Charles R. Goulding and Ryan Donley examine how 3D printing could be used in pickleball.
The Fastest Growing Sport in America – Pickleball
Pickleball is a game that combines tennis, ping pong, and some elements of racquetball into one game. The sport has mainly been synonymous with early youth P.E. classes but lately has gained popularity as a niche sport where nearly 3 million players are active in the U.S. today. Pickleball is also very popular in retirement communities.
Pickleball got its start in 1965 in Seattle, Washington and is credited to the Pritchard family where, from their home backyard, the sport grew exponentially year after year and is still growing to this day. Pickleball has grown quickly due to it having the ability to be played both indoors and outdoors. Dedicated courts for pickleball have been popping up lately whereas several years ago this would have been highly uncommon. Today there is not enough room on tennis courts, indoor gyms and the like to be shared with pickleball and dedicated courts are being constructed as the need grows.
3D Printing Rackets
At the forefront of 3D printing in racket-based sports is Wilson Sporting Goods, the premier sporting goods company for tennis, pickleball, racquetball, and several other sports. Wilson has been experimenting with 3D printing methods for providing customizable, weight-balanced handles for rackets. Developments in 3D printing for Wilson have resulted in streamlined production where players can receive handles in as little as 72-hours compared to a typical 2 week wait time.
The handles are optimized for player utility as the handles are better for aerodynamics and have improved internal structures that are more durable and provide better weight balancing.
Wilson has also partnered with Azul 3D to create new 3D printed pickleball paddles and is disrupting the way that the game is played with two new designs – the Custom Core Paddle and the Quiet Paddle. The Quiet Paddles significantly reduces the sound from ball hits and the Custom Core Paddle is completely customized to fit a player’s style. The 3D lattice structure is more robust and provides less shock when striking a ball and will assist a player who may experience long-term hand and wrist issues from paddle use.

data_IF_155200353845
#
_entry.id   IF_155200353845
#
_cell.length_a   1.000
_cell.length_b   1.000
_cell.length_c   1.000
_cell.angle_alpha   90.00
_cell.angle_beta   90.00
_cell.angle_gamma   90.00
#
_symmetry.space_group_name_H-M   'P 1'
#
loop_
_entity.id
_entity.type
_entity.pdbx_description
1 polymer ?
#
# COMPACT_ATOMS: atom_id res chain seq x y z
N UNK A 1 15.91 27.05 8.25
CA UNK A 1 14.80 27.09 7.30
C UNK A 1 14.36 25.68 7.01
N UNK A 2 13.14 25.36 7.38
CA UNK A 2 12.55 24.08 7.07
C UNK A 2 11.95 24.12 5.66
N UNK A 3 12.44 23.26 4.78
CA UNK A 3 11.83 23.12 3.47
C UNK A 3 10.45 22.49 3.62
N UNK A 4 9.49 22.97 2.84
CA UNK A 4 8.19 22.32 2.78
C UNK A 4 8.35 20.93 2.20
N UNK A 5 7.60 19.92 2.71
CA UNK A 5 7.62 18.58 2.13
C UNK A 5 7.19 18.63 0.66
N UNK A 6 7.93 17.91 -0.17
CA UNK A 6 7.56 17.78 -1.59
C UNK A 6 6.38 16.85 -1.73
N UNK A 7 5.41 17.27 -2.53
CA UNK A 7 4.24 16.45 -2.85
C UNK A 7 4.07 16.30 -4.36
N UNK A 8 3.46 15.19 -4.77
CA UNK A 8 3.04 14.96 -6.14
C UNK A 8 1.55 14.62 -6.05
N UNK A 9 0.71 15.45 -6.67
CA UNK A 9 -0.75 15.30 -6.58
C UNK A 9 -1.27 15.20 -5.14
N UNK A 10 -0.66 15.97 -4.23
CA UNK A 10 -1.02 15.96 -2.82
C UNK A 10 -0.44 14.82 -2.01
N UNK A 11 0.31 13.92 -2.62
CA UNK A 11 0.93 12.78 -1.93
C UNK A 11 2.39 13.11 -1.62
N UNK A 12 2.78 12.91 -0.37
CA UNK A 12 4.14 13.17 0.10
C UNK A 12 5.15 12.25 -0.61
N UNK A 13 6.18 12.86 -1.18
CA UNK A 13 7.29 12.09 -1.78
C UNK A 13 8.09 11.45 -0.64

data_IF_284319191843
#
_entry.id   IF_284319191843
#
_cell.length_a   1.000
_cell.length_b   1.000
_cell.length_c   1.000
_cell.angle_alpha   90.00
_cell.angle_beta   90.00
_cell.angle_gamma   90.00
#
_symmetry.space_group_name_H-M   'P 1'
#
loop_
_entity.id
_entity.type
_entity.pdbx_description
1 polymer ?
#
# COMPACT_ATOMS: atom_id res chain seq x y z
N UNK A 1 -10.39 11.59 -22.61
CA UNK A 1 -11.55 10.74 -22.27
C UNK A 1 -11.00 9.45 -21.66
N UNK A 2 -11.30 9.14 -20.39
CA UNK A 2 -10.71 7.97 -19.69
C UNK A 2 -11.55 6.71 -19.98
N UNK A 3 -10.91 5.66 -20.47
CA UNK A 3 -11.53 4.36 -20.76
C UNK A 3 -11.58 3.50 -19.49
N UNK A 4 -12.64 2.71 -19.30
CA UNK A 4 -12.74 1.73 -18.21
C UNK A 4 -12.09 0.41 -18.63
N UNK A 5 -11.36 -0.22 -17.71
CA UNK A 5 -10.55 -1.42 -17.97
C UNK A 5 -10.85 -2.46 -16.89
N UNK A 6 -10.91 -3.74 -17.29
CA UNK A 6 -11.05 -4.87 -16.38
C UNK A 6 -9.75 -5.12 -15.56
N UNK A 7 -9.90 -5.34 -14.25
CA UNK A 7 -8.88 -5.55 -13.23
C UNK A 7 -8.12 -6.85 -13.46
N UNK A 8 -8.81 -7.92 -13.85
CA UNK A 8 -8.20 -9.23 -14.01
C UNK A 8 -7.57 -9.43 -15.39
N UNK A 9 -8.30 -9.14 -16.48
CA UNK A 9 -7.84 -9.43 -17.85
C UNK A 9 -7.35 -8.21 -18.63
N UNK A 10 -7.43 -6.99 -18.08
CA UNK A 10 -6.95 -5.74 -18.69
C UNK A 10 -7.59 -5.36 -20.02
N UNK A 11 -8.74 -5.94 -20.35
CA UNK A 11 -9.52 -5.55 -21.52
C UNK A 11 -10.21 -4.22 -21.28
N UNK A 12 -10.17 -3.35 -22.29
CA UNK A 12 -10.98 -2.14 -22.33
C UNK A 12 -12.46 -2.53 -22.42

The Research & Development Tax Credit
The now permanent Research and Development (R&D) Tax Credit is available for companies developing new or improved products, processes and/or software.
3D printing can help boost a company’s R&D Tax Credits. Wages for technical employees creating, testing and revising 3D printed prototypes can be included as a percentage of eligible time spent for the R&D Tax Credit. Similarly, when used as a method of improving a process, time spent integrating 3D printing hardware and software counts as an eligible activity. Lastly, when used for modeling and preproduction, the costs of filaments consumed during the development process may also be recovered.
Whether it is used for creating and testing prototypes or for final production, 3D printing is a great indicator that R&D Credit eligible activities are taking place. Companies implementing this technology at any point should consider taking advantage of R&D Tax Credits.
With Pickleball’s rise in popularity and premier sporting good provider Wilson’s serious investment in the sport, it will continue to grow and retain its current player base. Pickleball’s playerbase and market share are continuing to grow year after year as well, the fastest growing sport in America today is seeing participation numbers gradually increase since 2015.